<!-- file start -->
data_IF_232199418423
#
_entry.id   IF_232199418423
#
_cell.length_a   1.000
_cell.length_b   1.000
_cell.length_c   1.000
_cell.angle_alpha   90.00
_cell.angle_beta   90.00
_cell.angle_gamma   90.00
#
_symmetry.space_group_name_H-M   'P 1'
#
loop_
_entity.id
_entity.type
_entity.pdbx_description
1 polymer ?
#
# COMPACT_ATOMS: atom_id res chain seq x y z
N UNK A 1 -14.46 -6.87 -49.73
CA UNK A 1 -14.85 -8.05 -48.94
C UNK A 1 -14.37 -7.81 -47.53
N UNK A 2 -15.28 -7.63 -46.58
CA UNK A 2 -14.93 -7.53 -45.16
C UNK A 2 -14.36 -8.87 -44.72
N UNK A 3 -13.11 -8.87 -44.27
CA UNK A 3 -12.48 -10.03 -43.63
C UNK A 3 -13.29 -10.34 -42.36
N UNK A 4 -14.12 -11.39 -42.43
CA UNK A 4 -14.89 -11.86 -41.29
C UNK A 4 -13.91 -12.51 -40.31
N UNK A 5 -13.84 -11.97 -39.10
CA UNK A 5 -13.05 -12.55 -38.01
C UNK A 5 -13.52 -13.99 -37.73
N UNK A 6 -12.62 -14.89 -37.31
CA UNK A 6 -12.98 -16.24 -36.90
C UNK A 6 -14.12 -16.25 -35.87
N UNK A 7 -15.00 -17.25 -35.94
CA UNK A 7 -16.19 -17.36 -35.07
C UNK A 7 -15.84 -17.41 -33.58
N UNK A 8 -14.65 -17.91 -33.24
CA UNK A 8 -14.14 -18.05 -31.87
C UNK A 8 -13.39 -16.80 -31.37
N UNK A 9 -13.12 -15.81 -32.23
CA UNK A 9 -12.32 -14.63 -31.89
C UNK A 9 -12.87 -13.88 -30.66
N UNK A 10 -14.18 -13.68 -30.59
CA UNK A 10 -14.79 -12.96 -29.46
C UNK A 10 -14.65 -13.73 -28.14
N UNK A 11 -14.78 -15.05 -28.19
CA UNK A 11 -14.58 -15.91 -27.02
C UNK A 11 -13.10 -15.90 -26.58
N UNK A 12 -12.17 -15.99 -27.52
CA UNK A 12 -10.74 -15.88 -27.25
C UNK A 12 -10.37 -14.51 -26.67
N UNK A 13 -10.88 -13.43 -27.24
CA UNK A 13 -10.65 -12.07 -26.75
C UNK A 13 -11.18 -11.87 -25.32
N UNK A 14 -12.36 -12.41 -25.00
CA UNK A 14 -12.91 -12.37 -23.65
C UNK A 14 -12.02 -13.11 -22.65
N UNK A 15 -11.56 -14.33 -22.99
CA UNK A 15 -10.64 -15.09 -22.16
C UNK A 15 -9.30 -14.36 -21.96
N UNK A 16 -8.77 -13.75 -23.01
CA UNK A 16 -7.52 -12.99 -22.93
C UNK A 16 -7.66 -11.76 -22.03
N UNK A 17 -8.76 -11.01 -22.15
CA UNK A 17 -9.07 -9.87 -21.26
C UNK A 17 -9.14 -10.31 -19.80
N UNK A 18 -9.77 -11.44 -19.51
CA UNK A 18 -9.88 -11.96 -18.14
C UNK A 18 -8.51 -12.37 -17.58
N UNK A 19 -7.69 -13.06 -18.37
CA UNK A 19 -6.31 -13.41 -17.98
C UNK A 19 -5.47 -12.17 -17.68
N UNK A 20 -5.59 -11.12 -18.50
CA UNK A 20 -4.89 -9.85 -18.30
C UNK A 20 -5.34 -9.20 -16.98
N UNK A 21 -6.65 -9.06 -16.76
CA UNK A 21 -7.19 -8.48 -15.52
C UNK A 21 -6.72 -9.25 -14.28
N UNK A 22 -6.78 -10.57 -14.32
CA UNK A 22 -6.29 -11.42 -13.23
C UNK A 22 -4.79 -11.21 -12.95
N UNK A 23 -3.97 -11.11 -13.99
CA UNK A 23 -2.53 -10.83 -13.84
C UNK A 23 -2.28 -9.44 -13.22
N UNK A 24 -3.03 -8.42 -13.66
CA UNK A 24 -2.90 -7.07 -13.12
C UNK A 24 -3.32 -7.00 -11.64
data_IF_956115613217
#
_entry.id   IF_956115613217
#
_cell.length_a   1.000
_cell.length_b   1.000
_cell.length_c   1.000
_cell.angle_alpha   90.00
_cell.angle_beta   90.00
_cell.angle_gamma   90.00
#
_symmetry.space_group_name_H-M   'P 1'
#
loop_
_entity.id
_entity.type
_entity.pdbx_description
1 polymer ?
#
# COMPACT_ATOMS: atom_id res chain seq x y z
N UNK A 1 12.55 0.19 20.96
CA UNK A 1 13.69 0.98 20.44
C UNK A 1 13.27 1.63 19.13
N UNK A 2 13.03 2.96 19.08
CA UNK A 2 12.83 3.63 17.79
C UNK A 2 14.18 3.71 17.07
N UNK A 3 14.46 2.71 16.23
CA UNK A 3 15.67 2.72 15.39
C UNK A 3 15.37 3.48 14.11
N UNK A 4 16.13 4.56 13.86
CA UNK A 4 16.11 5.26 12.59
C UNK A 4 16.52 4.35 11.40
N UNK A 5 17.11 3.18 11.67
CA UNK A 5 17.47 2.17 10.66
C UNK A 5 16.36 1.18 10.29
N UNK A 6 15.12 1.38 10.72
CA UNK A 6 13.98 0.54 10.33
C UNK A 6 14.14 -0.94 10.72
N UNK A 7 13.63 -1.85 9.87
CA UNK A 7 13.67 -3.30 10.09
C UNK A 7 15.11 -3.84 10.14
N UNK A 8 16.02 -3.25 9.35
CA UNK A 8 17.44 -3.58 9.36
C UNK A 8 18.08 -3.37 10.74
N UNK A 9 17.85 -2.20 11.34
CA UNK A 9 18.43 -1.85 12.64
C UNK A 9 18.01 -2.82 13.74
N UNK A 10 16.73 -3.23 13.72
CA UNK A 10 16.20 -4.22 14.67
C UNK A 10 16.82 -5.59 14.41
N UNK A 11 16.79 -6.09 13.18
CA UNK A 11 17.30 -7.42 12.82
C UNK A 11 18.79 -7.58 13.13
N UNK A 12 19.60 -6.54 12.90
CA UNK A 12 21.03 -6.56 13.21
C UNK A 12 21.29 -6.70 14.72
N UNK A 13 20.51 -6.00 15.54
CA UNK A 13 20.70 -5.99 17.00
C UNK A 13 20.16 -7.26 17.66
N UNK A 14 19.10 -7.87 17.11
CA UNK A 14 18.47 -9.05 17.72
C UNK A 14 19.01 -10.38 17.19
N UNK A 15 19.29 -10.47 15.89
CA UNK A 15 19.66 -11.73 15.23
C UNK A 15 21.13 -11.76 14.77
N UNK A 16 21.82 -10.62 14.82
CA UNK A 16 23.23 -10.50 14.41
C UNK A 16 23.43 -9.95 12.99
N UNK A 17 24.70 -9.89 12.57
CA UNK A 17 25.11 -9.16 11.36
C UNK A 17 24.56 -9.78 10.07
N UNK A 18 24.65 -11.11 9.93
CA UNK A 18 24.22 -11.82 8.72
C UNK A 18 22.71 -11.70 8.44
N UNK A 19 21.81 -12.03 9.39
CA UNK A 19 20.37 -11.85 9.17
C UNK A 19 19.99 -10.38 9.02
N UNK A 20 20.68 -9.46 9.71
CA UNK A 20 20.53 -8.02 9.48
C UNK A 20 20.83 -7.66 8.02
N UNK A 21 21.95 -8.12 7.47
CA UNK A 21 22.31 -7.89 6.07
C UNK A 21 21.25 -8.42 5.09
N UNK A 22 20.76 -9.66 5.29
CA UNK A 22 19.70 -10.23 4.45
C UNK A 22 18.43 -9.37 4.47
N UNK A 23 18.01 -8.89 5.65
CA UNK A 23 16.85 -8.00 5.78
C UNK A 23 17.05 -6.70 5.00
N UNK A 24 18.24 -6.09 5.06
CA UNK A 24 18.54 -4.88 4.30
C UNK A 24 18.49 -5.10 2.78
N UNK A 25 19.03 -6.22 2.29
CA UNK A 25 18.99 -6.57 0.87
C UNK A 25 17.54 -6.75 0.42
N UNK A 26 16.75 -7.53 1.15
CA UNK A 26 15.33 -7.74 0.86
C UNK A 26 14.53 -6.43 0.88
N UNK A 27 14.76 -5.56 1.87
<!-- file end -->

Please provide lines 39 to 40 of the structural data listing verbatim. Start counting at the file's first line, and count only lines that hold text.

N UNK A 7 -15.00 -17.25 -35.94
CA UNK A 7 -16.19 -17.36 -35.07